In English, most adjectives go before the noun they qualify. The problem comes when there are several adjectives and one has to decide in which order they should go. For example, how would you describe young Ron Weasley, one of the three protagonist in Harry Potter series?


     Young, cute, red-haired, with freckles.

    But how do we know in which order we should write these adjectives in a sentence?

    For English speakers it sounds natural when you say: He is a cute, young, red-haired boy with freckles but if you are not a native speaker you may find it difficult to decide which goes where.

    The grammar rules for adjective order are quite complicated, but if we want to set a more simple rule, we could say that the more subjective the adjective, the farther it is from the noun, while the adjective that best describes the noun goes right next to it.
    So, in the example above, cute is a subjective adjective because it gives an opinion: he may be a cute boy for me, but may look ugly for you. On the other hand, the adjective that best describes him is red-haired, that's why this word should be the one nearer the noun. The word freckles is not an adjective, so we write this particular characteristic after the noun.

    However, things are not always so simple and it's useful to know that the order should be:
    OPINION / SIZE / AGE / SHAPE / COLOUR / ORIGIN / MATERIAL / PURPOSE
    (A mnemonic technique can help you remember this easily: OSASHCOMP)
    Some examples:

    DETERMINER OPINION SIZE AGE SHAPE COLOUR ORIGIN MATERIAL PURPOSE NOUN
    My beautiful
    new
    brown
    woolen
    coat
    A pair of comfortable
    old
    black Italian leather riding boots
    A few talented
    young

    English

    men
    An expensive big
    square

    wooden
    table
    Two cozy


    blue
    cotton sleeping bags


    Take into account that this is not a hard and fast rule, and the position of some adjectives can change for emphasis reasons: breaking the patterns of adjective order can be a powerful way to emphasize one attribute over the other. 

    And now... LET'S PRACTISE!



    These exercises will help you check how much you have learnt:

    EXERCISE 1

    EXERCISE 2

    EXERCISE 3

    EXERCISE 4

    EXERCISE 5 

    EXERCISE 6

    EXERCISE 7



    Sunday, 28 April 2013

    A - AN




    When do we use A or An?

     


    A or An are INDEFINITE ARTICLES. But how do we know when to say A and when to say AN?

    The rule is really very simple. It depends on the sound at the start of the following word. (It does not depend on the way we write the following word, it depends on the way we say it.)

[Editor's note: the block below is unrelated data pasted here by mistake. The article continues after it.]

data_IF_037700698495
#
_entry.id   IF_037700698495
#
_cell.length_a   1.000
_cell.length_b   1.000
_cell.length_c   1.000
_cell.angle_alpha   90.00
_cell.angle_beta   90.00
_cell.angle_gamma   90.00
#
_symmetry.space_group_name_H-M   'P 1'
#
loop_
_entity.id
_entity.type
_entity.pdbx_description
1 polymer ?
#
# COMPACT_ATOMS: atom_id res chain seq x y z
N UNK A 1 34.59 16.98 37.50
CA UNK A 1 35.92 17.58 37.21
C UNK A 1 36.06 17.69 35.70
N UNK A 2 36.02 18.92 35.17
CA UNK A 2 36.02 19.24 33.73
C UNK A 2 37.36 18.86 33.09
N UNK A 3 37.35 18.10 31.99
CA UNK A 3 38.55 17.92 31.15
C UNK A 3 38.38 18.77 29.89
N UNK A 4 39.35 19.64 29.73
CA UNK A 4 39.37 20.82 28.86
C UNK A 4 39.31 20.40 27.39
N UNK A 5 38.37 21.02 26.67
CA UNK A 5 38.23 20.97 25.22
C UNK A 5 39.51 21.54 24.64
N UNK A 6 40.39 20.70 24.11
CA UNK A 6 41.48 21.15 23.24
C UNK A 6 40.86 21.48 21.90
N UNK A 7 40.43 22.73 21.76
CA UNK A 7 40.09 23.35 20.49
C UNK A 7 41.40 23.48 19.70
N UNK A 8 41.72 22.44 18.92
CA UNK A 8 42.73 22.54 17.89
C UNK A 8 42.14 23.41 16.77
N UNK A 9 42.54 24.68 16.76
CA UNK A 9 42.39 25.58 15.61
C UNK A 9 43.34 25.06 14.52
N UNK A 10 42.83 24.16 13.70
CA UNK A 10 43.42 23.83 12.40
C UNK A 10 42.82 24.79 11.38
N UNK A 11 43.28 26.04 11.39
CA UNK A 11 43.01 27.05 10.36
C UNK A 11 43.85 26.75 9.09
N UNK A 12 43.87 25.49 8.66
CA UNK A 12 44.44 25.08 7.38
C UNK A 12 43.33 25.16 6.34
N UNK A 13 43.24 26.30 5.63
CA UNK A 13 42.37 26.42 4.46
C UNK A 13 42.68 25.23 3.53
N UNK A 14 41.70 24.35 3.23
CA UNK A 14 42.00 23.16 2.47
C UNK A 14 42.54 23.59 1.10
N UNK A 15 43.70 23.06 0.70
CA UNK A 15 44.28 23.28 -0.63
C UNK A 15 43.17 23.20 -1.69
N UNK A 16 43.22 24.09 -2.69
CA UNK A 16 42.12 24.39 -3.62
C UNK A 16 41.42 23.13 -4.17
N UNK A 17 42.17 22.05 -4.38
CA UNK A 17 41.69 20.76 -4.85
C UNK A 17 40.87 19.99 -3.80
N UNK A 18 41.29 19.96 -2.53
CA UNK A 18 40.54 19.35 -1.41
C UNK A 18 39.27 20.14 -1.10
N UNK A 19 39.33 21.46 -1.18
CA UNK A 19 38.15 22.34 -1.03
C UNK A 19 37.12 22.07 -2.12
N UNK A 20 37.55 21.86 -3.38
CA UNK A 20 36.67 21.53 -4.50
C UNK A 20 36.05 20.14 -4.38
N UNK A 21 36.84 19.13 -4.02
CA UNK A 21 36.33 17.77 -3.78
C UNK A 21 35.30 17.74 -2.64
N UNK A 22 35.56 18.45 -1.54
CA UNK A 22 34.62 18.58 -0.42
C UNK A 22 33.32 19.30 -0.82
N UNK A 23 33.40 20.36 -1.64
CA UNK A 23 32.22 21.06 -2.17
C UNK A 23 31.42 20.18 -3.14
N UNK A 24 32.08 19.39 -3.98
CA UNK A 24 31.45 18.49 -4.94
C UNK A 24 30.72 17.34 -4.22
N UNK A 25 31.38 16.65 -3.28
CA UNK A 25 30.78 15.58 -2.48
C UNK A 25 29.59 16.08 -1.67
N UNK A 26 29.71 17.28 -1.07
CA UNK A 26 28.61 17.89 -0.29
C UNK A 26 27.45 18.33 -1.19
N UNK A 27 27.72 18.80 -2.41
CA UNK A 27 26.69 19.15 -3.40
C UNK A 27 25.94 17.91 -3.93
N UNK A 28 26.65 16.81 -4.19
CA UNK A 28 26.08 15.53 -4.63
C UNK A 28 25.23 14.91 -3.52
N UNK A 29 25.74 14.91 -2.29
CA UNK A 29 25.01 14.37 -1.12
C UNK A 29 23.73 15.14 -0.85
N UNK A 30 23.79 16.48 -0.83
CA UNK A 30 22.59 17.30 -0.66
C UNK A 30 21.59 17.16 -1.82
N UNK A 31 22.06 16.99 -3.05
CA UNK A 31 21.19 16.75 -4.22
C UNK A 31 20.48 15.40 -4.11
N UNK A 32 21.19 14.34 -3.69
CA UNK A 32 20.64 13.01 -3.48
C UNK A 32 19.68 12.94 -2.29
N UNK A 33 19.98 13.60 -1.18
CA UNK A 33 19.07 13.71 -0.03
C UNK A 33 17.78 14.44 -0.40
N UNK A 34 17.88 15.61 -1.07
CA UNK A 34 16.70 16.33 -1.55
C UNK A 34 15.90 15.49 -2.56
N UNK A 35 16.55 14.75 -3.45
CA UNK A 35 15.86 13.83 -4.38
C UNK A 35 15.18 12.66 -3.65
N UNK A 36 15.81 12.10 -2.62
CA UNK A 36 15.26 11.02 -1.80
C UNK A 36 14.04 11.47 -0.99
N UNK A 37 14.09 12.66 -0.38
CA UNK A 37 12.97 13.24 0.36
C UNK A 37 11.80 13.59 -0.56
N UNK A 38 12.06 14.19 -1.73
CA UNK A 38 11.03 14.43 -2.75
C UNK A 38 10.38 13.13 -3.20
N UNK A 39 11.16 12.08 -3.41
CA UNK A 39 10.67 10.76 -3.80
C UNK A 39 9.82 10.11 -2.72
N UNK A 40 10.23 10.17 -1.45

A + consonant sound

     

    If the following word starts with a consonant sound, then we say A


    a cat
    a game of golf
    a human emotion
    a Peruvian
    a very fat woman

     

    AN + vowel sound

     

    If the following word starts with a vowel sound, then we say AN


    an apple
    an extremely easy job
    an interesting film
    an old man
    an umbrella

     

    The importance of sound

     

    Normally, we pronounce consonant letters with a consonant sound, and vowel letters with a vowel sound. But there are some exceptions. The rule about A or AN is still the same. You just need to think about the sound, not the writing. Look at these examples: 


    consonant letter with vowel sound
    an honest man on-est
    an hour our
    an FBI agent eff-bee-ai

    vowel letter with consonant sound 
    a European country you-ro-pe-an
    a one-day conference won-day
    a university you-ni-ver-si-ty




     
    In an hour.
    (Although 'house' and 'hour' start with the same three letters (hou), one attracts 'a' and the other 'an'.)

    An unknown man.

    An LRS...
    (LRS - Linear Recursive Sequence)

    A TT race...
    (TT - Tourist Trophy)

    It is a honour.
    ('honour' - starts with an o sound)

    Send an US ambassador.
    ('US' - starts with a y sound)

    A RTA.
    ('RTA' - Road Traffic Accident)


    And Now...














    Drama in the Classroom

    Drama in the English Classroom

     


    Why are we introducing play scripts?

    Scriptwriting helps students focus on register, adjacency pairs, vocabulary in context, and fluency. A script can be edited and re-drafted to focus on the writing process. The added benefit is that the students can perform their script when it is completed.

    An easy way to learn new vocabulary is to create very short scenes in which they dramatize certain concepts. Aside from practicing newly learned vocabulary, students can focus on specific grammar features. Likewise, students may write scripts for scenes that focus on specific issues.


    Why are we using plays?

    When students are asked to take a role in a play, they can imagine and plan how to act in situations for which they do not yet have the language skills. This gives them the confidence to try their newly acquired language outside the classroom, too. Moreover, it gives them the chance to recite the same lines repeatedly, giving them the opportunity to practice pronunciation. Lines can be written (or chosen) to focus on particular aspects of pronunciation that are difficult for the student or the class as a whole.

    There are many purposes for introducing play scripts into the classroom. Students can read for the main idea, read for details, read to write a different ending, read to understand character’s motivations, read to find grammar points, or learn vocabulary in context, among other purposes. 



    Read this article prepared by your teacher. You'll find the steps how to make your own play script!




    And now, see an example of a playscript:






    I hope this will be useful to prepare your own play script!